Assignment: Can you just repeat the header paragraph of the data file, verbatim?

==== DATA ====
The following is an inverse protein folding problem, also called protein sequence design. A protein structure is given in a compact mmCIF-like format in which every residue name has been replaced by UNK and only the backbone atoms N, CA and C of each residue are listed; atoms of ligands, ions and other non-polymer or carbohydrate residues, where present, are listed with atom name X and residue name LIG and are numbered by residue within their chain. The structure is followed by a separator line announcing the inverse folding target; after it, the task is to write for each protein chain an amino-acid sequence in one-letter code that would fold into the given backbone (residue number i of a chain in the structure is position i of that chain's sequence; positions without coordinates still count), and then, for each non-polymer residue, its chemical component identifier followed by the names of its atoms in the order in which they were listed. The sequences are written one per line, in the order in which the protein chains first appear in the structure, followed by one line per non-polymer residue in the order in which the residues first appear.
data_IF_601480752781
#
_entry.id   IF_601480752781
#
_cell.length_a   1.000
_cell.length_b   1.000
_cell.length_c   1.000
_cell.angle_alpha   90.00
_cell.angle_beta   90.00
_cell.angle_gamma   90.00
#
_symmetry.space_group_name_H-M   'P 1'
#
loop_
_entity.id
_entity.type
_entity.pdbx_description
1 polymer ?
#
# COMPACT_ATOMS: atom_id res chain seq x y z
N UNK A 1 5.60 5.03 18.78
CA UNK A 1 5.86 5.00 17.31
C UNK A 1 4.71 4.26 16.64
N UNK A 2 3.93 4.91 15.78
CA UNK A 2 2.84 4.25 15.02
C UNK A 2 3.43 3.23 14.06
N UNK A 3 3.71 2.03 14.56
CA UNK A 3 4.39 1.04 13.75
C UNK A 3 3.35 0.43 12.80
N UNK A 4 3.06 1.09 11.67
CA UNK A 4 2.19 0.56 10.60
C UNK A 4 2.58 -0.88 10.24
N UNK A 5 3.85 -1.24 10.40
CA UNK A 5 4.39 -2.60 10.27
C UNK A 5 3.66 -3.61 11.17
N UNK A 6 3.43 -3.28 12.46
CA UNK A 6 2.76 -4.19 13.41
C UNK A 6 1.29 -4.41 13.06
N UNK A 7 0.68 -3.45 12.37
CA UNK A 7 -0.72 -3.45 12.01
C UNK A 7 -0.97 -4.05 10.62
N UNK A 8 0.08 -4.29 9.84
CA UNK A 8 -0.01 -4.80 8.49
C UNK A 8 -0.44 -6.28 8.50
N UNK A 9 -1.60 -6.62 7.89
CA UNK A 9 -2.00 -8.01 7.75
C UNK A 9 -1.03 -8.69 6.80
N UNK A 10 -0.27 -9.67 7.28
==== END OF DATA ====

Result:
The following is an inverse protein folding problem, also called protein sequence design. A protein structure is given in a compact mmCIF-like format in which every residue name has been replaced by UNK and only the backbone atoms N, CA and C of each residue are listed; atoms of ligands, ions and other non-polymer or carbohydrate residues, where present, are listed with atom name X and residue name LIG and are numbered by residue within their chain. The structure is followed by a separator line announcing the inverse folding target; after it, the task is to write for each protein chain an amino-acid sequence in one-letter code that would fold into the given backbone (residue number i of a chain in the structure is position i of that chain's sequence; positions without coordinates still count), and then, for each non-polymer residue, its chemical component identifier followed by the names of its atoms in the order in which they were listed. The sequences are written one per line, in the order in which the protein chains first appear in the structure, followed by one line per non-polymer residue in the order in which the residues first appear.